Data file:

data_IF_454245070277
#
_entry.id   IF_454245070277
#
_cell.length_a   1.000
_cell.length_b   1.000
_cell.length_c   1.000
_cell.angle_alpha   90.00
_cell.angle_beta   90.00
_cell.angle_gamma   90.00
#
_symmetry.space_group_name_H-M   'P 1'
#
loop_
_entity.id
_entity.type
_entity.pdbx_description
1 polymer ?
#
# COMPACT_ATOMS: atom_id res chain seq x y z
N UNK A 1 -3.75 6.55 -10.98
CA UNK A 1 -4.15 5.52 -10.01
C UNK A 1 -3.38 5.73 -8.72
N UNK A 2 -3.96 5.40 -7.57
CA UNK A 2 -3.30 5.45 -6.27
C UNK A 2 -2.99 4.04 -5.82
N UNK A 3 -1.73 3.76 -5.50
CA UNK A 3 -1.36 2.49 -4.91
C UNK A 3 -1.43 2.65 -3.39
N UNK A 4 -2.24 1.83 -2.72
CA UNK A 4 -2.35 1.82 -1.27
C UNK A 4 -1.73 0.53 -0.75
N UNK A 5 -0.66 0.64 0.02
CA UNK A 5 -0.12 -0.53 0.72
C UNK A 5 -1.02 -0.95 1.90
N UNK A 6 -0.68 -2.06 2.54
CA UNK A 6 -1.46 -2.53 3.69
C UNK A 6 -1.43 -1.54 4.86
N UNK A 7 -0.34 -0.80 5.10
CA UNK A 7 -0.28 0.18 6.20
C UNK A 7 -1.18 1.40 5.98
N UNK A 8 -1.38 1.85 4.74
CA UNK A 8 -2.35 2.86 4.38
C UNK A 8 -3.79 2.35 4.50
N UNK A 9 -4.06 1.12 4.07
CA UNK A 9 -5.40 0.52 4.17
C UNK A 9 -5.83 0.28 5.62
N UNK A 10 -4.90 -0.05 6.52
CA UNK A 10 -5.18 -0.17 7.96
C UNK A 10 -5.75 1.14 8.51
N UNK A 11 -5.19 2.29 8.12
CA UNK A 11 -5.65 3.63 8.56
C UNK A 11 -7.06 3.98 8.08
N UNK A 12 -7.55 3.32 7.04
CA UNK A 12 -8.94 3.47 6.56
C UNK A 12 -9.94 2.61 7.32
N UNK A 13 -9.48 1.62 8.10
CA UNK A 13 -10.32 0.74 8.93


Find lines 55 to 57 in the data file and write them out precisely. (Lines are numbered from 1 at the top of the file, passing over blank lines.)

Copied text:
CA UNK A 12 -8.94 3.47 6.56
C UNK A 12 -9.94 2.61 7.32
N UNK A 13 -9.48 1.62 8.10